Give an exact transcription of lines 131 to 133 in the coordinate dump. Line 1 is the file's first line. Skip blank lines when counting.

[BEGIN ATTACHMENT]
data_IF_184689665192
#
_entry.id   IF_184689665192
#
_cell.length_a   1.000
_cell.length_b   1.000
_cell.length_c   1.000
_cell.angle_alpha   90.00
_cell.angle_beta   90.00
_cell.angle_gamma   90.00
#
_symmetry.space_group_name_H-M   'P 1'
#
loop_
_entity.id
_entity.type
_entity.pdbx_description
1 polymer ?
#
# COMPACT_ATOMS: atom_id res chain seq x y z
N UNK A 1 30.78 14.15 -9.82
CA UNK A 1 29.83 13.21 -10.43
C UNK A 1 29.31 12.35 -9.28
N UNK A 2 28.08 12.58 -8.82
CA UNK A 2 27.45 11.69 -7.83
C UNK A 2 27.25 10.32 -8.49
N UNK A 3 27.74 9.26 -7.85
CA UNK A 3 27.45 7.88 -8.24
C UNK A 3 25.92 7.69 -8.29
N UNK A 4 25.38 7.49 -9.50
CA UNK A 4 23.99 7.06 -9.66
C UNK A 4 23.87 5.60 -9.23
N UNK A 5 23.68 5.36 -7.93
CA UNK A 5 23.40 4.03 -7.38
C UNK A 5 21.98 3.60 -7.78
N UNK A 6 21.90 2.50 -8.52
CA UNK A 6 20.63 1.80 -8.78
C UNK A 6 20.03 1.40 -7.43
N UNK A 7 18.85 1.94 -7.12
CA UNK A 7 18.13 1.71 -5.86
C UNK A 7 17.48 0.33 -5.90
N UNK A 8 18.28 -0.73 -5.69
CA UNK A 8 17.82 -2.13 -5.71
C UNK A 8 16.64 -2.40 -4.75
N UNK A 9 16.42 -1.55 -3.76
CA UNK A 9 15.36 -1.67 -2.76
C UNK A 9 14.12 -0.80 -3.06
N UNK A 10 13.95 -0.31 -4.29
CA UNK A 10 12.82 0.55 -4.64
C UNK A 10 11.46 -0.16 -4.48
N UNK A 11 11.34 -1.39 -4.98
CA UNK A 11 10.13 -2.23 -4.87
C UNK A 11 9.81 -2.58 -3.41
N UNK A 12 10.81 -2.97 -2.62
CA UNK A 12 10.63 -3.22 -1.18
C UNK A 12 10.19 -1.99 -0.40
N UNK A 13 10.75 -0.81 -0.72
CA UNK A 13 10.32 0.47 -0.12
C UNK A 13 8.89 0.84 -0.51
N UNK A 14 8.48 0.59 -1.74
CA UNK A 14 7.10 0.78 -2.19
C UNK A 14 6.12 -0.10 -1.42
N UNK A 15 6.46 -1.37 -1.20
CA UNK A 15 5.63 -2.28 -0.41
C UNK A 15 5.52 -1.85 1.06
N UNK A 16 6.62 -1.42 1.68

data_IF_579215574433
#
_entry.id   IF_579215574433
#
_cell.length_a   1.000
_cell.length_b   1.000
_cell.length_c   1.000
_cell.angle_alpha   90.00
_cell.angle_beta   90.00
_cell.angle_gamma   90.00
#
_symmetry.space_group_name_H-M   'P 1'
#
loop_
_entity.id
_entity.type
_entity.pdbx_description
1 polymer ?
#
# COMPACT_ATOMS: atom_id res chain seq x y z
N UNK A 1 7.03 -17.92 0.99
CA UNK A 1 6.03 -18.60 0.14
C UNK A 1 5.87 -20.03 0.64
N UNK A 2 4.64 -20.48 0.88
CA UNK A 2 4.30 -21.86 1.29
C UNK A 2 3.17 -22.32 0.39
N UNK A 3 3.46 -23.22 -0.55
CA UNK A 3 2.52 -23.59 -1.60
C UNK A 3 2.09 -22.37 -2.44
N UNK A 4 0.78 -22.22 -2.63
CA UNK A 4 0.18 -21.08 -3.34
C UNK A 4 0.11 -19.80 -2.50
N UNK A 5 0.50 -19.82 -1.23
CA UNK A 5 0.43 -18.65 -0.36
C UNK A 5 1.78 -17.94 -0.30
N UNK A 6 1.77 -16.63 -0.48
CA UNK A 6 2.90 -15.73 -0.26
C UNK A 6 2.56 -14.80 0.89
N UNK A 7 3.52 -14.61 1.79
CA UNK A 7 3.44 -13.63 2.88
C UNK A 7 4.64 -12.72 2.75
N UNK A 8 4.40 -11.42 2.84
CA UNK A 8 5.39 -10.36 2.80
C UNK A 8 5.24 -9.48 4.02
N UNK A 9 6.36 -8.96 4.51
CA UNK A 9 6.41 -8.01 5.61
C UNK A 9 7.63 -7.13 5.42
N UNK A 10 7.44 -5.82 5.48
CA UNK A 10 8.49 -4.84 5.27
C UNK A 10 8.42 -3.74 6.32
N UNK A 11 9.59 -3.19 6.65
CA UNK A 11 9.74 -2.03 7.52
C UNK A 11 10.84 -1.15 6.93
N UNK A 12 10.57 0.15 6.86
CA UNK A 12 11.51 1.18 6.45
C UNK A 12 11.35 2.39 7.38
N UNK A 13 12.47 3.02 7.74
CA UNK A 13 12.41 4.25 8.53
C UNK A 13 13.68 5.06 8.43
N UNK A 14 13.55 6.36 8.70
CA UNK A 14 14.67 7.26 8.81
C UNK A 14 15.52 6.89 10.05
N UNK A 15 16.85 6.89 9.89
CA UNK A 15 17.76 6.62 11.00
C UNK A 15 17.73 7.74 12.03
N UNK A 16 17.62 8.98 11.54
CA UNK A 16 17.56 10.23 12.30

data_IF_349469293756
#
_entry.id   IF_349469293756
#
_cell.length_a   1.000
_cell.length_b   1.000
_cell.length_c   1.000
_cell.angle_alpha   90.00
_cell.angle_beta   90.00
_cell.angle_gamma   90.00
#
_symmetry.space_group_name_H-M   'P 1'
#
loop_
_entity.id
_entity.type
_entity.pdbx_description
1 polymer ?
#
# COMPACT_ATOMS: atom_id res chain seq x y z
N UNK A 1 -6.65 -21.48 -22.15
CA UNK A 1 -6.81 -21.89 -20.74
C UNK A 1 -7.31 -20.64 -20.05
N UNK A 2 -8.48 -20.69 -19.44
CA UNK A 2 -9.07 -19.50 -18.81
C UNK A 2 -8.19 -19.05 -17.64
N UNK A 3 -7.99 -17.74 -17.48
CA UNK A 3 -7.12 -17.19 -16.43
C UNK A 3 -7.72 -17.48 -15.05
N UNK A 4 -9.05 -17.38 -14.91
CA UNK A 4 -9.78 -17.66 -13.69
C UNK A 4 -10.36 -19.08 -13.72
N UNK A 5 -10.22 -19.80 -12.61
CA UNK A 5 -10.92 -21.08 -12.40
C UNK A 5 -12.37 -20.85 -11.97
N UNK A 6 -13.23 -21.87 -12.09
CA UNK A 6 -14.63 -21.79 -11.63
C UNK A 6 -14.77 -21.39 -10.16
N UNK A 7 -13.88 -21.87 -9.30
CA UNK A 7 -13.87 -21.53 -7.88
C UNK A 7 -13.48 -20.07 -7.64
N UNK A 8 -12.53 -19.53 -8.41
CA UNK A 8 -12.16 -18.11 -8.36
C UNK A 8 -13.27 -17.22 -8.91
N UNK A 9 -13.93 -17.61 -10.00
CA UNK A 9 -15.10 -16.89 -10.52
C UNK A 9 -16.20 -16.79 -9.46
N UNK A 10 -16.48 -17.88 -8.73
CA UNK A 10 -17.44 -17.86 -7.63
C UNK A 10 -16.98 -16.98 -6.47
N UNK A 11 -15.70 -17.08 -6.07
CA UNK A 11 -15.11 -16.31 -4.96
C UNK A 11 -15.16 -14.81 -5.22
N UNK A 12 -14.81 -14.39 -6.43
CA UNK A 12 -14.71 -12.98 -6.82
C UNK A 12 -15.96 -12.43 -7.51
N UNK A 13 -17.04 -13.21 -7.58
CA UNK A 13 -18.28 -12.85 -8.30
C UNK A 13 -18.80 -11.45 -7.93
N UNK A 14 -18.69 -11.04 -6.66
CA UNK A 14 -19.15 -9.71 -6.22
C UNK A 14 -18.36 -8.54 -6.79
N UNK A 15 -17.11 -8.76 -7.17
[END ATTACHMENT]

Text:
C UNK A 15 17.73 7.74 12.03
N UNK A 16 17.62 8.98 11.54
CA UNK A 16 17.56 10.23 12.30